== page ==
Wednesday, December 3, 2008

"No" is not an ugly word

Get used to being turned down. Unless your business is selling $20 bills for only $15.99, prospects will say “No” to what you are selling more often than they will say, “Give me two of those.” Hearing "no" is not the end of the world.

When you’ve made it through the initial meeting, the demonstration, the proposal, the countless questions, and then the prospect still turns you down, the most important thing you can do is to learn why. This may not be as easy as it sounds. You have essentially extended a marriage proposal that has been met with "NO WAY". Most prospects would prefer that you go away rather than have them explain the reasons why they don't want to do business with you. It's not unusual for some former prospects to ignore your phone calls and emails.

If you do get the opportunity to ask your prospect why she said no to the incredible value of your product/service, however, be gracious. Ask her thoughts in the most non-threatening, low-key way possible. Here’s an example:

“I appreciate that you took the time to consider us, and I hope we can do business in the future. You can’t win them all, but we sure like to try. I would value your insight on how we can improve our patent-pending fiberglass-lined elbow warmer. Can you tell me what the deciding factor was in choosing to go another direction? What could we do better the next time around? Your opinion really means a lot to me.”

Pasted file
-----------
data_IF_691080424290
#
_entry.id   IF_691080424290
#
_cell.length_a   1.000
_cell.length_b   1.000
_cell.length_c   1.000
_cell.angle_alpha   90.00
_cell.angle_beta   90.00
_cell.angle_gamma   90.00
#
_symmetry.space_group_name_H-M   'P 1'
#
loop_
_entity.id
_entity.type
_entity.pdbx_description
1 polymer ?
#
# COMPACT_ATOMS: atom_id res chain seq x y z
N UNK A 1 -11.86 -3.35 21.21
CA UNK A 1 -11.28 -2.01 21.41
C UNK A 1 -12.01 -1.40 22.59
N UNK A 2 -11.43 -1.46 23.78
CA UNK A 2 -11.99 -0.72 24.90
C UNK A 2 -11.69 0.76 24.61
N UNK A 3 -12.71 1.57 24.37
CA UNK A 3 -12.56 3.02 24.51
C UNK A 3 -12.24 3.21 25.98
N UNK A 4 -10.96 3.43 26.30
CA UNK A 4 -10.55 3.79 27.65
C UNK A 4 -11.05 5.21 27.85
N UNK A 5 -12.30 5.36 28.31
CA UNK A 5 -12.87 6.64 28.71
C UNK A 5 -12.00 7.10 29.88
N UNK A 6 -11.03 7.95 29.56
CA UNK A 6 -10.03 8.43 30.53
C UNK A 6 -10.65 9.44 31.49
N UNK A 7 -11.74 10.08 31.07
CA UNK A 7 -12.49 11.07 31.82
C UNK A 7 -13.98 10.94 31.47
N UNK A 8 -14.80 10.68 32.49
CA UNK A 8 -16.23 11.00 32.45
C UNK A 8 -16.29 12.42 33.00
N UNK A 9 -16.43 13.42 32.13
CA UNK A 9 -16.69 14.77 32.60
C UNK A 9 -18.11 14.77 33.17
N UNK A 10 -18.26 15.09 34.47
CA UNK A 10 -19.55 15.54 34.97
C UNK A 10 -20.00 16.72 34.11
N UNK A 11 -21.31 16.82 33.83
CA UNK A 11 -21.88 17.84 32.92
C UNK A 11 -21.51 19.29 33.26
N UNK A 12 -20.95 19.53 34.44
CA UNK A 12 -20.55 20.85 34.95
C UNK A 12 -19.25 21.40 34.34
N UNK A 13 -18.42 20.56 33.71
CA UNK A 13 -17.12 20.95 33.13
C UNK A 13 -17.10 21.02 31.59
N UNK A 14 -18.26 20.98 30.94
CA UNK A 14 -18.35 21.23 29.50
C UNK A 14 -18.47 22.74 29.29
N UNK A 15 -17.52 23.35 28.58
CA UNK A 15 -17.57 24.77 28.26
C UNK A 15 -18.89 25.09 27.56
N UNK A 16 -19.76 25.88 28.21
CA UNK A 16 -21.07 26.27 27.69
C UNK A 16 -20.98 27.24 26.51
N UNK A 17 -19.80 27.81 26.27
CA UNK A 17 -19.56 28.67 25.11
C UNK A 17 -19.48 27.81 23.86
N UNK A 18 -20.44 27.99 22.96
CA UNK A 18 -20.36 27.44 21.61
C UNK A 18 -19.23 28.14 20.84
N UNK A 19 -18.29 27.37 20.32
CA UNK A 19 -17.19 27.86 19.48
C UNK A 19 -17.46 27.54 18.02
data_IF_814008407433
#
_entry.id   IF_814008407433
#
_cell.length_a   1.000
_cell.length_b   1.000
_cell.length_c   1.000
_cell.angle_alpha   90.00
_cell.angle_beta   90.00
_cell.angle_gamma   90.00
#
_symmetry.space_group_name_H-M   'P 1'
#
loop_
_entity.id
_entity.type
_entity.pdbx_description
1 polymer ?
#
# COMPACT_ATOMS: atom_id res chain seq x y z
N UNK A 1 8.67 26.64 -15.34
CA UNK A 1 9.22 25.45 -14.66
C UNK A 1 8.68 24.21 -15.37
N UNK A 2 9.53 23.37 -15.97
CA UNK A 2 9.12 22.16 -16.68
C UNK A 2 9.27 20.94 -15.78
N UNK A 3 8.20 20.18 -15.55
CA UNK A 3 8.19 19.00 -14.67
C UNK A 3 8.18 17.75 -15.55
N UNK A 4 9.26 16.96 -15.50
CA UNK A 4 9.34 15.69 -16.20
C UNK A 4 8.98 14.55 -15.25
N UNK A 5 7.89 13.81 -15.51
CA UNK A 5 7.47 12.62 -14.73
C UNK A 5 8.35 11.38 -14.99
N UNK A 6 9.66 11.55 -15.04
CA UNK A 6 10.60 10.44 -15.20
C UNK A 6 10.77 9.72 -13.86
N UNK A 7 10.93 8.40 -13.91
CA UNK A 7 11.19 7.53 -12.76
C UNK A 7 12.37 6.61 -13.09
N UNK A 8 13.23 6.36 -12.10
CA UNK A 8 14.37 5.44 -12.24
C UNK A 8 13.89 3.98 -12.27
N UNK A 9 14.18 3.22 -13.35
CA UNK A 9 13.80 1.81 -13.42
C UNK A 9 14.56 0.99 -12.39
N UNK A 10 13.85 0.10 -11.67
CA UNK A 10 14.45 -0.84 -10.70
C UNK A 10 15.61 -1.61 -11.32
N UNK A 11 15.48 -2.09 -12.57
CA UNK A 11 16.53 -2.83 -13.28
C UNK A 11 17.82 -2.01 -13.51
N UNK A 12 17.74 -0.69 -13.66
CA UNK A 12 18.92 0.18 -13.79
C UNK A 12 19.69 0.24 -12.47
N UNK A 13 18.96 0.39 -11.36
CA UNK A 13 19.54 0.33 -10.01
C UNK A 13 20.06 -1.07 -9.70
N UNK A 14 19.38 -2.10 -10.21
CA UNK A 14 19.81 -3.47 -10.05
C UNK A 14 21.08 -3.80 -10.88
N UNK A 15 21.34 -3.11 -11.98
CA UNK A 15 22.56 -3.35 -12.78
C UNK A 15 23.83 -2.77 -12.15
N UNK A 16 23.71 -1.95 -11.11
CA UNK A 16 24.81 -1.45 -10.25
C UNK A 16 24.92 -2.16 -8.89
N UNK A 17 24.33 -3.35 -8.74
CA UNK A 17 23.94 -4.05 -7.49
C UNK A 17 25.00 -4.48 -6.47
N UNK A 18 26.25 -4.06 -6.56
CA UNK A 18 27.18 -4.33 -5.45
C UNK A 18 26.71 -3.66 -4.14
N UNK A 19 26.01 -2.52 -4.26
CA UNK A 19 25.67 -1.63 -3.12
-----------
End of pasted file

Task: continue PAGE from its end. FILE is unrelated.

It is hard for any human being to resist offering her opinion, particularly if she doesn’t think you’ll take it personally. A lot of prospects will feel they owe you an answer in exchange for the time you spent meeting with them. The information the former prospect provides you, if honest, is gold. In fact, the occasional honest feedback from one or two lost prospects is almost as valuable as a paying customer, minus the whole revenue issue. In fact, it could help you turn the next prospect into a paying customer.

You may never get better information on how to improve your stuff than from someone who turns you down. It doesn’t mean you must immediately change the color of your fantastic widget from blue to chartreuse just because the prospect said so. Some prospects simply aren't a good fit. At least you will learn a little about how the prospect thinks and how she compares you to your competition. Then you can draw on that insight when applicable for future prospects.

Appreciate that kind of intelligence when you receive it. Then get back up, dust yourself off, and move on. Don't ponder endlessly what you could have done differently to win the business. It is possible you could not have done anything to sway the prospect’s decision in your favor, not lowering your price, not adding a few more bells and whistles, not changing your hair color, not upgrading your toupee or anything else. File the prospect feedback in your brain, and then focus on turning the next prospect into a customer. Otherwise, you will be wasting your time, and your bank account will not be getting any bigger.

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